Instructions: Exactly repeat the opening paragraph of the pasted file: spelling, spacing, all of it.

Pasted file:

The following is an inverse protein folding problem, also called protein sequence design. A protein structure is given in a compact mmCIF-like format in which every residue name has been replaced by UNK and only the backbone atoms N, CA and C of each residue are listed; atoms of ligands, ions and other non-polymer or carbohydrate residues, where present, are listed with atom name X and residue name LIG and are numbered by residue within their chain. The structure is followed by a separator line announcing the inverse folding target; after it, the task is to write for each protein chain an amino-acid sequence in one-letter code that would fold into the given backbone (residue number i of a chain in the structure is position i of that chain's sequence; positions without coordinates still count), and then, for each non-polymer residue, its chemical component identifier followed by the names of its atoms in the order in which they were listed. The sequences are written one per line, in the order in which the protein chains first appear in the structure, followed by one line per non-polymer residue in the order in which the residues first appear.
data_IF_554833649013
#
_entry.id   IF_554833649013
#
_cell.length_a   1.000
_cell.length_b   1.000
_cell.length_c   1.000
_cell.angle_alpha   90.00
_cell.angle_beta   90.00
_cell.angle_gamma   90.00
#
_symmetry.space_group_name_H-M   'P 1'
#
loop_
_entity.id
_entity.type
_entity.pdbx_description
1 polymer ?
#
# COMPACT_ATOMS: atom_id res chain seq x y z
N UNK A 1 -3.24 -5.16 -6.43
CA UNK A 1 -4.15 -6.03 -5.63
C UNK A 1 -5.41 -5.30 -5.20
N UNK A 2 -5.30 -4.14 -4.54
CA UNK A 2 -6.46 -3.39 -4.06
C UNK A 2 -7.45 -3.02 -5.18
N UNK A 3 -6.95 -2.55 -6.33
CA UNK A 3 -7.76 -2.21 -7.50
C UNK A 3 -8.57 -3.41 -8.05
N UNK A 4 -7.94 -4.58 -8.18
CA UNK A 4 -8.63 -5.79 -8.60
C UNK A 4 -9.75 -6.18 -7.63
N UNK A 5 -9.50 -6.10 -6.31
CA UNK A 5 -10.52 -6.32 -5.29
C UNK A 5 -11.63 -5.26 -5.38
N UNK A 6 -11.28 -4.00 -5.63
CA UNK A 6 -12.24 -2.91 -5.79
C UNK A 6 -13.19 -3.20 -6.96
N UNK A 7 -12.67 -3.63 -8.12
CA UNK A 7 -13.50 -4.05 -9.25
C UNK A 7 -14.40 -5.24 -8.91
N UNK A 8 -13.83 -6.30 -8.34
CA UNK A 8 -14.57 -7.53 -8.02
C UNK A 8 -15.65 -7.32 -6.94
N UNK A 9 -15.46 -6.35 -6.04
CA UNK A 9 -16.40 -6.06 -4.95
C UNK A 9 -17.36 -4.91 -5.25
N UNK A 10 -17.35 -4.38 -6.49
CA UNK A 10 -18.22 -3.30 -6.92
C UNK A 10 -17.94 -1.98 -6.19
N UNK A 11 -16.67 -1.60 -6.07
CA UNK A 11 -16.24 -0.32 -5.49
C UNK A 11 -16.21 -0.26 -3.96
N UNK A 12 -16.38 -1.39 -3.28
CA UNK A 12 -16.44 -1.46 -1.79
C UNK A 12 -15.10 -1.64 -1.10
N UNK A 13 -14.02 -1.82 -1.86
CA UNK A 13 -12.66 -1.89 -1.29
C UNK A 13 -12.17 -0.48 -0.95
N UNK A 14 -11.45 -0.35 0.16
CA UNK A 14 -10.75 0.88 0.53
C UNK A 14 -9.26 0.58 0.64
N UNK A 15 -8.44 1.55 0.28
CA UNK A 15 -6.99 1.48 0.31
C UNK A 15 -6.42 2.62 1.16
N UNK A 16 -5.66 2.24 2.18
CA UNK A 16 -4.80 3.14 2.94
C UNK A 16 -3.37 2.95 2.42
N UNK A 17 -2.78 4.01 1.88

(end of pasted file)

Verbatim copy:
The following is an inverse protein folding problem, also called protein sequence design. A protein structure is given in a compact mmCIF-like format in which every residue name has been replaced by UNK and only the backbone atoms N, CA and C of each residue are listed; atoms of ligands, ions and other non-polymer or carbohydrate residues, where present, are listed with atom name X and residue name LIG and are numbered by residue within their chain. The structure is followed by a separator line announcing the inverse folding target; after it, the task is to write for each protein chain an amino-acid sequence in one-letter code that would fold into the given backbone (residue number i of a chain in the structure is position i of that chain's sequence; positions without coordinates still count), and then, for each non-polymer residue, its chemical component identifier followed by the names of its atoms in the order in which they were listed. The sequences are written one per line, in the order in which the protein chains first appear in the structure, followed by one line per non-polymer residue in the order in which the residues first appear.